Newton's Generalization of the Binomial Theorem

# Newton's Generalization of the Binomial Theorem

Recall from The Binomial Theorem page that for all $x, y \in \mathbb{R}$ and for all $n \in \{0, 1, 2, ... \}$ we have that the expansion of the binomial $(x + y)^n$ is given by the formula:

(1)
\begin{align} \quad \binom{n}{0} x^ny^0 + \binom{n}{1} x^{n-1}y^1 + ... + \binom{n}{n-1} x^1y^{n-1} + \binom{n}{n} x^0y^n = \sum_{k=0}^{n} \binom{n}{k} x^{n-k}y^k \end{align}

The binomial coefficients are defined for for nonnegative integers $k$ where $0 \leq k \leq n$ to be $\binom{n}{k} = \frac{n!}{k! (n-k)!}$. The definition above works amazingly well for nonnegative integers $n$ but what if we would rather expand the the binomial $(x + y)^{\alpha}$ where $\alpha$ is any real number? Such a formula exists but it requires a little reworking of our definition of the binomial constants.

For $\alpha \in \mathbb{R}$ and $k \in \{ 0, 1, 2, ... \}$ we will define the binomial coefficient $\binom{\alpha}{k}$ as follows:

(2)
\begin{align} \quad \binom{\alpha}{k} = \left\{\begin{matrix} \frac{\alpha \cdot (\alpha-1) \cdot (\alpha-2) \cdot ... \cdot (\alpha - k + 1)}{k!} && \mathrm{if} \: k \geq 1\\ 0 && \mathrm{if} k = 0 \end{matrix}\right. \end{align}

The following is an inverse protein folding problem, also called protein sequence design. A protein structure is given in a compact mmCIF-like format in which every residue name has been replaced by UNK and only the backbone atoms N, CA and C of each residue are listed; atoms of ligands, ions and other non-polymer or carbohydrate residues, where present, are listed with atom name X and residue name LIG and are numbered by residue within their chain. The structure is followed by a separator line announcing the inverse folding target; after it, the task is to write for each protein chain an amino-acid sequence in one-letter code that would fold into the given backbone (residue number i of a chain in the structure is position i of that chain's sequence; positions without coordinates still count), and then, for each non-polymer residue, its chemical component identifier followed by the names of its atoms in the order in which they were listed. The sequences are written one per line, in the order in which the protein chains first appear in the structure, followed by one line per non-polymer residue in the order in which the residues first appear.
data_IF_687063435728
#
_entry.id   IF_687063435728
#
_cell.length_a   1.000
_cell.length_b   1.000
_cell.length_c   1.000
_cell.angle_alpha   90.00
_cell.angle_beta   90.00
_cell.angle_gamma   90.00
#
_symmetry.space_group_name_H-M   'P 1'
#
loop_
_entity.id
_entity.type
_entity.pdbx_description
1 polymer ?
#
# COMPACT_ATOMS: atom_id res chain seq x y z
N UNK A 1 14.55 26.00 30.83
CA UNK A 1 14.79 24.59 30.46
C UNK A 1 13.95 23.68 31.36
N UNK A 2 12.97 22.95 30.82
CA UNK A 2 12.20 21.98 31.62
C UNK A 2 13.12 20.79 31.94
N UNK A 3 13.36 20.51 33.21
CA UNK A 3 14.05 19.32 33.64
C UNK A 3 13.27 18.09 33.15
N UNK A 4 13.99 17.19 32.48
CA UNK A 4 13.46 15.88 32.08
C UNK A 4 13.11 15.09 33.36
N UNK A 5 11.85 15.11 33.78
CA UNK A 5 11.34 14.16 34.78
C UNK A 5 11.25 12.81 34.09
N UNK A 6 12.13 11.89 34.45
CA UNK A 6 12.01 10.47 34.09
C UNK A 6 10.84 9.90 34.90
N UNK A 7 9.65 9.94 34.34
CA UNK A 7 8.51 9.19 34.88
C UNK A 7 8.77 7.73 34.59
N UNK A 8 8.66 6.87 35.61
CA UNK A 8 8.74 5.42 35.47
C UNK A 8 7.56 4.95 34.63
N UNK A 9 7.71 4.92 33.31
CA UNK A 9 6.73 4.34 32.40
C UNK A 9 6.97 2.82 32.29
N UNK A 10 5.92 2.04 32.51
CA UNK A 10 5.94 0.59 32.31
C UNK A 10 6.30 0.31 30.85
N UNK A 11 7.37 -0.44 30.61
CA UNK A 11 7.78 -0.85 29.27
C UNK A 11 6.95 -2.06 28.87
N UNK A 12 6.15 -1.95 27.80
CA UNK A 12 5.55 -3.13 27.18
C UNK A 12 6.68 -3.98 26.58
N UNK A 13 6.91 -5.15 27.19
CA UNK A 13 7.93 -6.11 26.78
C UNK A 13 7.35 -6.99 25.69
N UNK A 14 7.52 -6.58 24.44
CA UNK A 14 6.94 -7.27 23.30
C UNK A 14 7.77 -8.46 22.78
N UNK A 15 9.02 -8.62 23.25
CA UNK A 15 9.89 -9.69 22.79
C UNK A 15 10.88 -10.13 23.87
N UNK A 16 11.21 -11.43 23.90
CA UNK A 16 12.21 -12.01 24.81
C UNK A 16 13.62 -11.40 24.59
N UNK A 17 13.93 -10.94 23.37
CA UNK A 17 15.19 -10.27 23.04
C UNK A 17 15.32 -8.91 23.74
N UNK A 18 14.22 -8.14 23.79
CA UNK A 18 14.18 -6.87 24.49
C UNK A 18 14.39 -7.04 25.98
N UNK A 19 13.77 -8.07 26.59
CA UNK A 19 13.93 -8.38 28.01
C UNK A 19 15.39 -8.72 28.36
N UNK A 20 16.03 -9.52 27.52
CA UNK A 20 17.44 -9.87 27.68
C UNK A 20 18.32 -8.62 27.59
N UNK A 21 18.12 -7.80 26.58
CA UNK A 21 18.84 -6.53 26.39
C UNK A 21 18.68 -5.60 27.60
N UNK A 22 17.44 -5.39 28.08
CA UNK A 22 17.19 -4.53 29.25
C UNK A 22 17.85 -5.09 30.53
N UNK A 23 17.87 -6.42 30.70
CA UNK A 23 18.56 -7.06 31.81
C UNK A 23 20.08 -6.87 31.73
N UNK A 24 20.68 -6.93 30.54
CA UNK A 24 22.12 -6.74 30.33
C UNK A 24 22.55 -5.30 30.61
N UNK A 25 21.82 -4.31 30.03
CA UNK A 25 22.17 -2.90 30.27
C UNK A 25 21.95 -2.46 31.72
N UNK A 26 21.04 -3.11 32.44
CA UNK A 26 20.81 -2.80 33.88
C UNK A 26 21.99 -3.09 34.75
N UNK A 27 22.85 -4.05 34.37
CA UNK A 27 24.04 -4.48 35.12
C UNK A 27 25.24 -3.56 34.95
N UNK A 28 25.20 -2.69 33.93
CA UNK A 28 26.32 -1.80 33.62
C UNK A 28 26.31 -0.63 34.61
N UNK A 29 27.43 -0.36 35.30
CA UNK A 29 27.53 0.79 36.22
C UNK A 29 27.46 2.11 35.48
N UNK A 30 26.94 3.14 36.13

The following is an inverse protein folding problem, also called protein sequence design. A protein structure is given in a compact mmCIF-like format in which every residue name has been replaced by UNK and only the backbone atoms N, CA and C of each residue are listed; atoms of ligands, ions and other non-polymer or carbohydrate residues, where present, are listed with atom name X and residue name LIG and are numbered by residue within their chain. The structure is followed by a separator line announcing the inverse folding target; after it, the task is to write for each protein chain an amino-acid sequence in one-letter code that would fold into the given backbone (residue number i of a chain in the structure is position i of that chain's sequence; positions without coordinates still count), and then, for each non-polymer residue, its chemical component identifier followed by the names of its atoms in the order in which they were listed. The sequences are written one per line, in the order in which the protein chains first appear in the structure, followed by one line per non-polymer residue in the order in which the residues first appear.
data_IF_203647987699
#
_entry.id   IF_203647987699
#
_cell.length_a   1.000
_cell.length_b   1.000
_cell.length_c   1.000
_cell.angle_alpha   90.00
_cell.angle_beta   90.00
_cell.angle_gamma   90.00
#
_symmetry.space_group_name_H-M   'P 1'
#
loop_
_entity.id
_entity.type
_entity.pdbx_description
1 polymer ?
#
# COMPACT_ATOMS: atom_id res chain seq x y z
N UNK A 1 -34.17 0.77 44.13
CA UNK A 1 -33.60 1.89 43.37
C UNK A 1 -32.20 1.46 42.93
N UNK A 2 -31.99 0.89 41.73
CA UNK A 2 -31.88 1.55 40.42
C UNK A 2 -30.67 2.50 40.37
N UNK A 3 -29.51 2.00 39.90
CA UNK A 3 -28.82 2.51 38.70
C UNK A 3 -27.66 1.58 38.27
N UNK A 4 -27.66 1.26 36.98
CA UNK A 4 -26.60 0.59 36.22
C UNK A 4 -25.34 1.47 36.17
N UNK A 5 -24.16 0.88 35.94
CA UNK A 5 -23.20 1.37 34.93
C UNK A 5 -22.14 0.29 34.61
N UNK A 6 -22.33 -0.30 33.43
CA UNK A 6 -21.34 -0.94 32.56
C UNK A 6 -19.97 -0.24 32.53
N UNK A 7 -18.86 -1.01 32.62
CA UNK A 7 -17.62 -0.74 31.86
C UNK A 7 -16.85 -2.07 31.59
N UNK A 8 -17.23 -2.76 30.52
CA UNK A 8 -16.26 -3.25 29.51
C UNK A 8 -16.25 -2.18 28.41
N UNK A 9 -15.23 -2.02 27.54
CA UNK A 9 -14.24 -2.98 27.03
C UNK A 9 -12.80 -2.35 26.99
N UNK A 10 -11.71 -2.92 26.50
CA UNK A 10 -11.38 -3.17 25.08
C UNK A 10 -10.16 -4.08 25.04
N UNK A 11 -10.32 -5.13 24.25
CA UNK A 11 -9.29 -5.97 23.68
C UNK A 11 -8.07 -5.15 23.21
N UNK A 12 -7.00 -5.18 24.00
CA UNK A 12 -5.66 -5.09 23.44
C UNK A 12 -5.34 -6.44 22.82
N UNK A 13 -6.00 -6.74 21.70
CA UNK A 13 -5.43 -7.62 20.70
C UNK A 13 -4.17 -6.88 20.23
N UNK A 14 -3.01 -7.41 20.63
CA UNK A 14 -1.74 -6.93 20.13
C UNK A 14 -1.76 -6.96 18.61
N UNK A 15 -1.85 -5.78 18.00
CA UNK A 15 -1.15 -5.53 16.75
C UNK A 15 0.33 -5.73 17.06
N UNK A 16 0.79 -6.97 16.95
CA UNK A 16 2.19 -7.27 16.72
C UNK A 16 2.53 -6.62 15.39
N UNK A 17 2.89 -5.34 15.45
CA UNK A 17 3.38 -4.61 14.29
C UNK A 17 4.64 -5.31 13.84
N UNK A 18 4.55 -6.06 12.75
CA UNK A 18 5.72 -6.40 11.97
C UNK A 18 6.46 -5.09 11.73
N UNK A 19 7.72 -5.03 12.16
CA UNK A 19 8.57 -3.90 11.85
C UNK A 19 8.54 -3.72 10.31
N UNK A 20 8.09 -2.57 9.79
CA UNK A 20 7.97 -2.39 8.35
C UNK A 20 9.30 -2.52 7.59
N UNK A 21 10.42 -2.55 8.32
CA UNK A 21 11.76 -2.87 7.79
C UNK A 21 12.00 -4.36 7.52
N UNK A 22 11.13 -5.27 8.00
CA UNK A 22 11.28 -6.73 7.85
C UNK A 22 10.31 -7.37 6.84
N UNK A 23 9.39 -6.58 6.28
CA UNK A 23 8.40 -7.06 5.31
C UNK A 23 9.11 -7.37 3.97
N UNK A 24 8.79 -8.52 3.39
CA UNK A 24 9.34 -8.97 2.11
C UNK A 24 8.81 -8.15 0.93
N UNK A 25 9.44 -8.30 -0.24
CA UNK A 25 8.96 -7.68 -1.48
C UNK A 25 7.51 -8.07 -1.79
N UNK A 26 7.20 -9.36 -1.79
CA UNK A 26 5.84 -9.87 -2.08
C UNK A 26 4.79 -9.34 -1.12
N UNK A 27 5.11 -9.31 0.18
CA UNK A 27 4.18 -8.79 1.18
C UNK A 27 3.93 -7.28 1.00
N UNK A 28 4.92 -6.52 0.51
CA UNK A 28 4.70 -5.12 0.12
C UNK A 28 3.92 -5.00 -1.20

Note that if $\alpha = n \in \{0, 1, 2, ... \}$ and $0 \leq k \leq n$ then $\binom{\alpha}{k} = \binom{n}{k} = \frac{n \cdot (n - 1) \cdot (n - 2) \cdot ... \cdot (n - k + 1)}{k!} = \frac{n!}{k!(n - k)!}$ which is our usual definition for the binomial constants.

We now ready to state, but not prove, Newton's generalization of the binomial theorem.

 Theorem 1 (Newton's Generalization of the Binomial Theorem): Let $x, y \in \mathbb{R}$ where $0 \leq \lvert x \rvert < \lvert y \rvert$ and let $\alpha \in \mathbb{R}$. Then the expansion of the binomial $(x + y)^{\alpha}$ is given by the infinite series $\displaystyle{(x + y)^{\alpha} = \binom{\alpha}{0} x^0y^{\alpha} + \binom{\alpha}{1} x^1 y^{\alpha - 1} + \binom{\alpha}{2} x^{\alpha} y^{2-\alpha} + ... = \sum_{k=0}^{\infty} \binom{\alpha}{k} x^k y^{\alpha - k}}$.

It is important to note that Newton's generalization of the binomial theorem results is an infinite series. Furthermore, one should note that if instead we have $0 \leq \lvert y \lvert < \lvert x \rvert$ then we can instead swap the variables $x$ and $y$ in the above formula.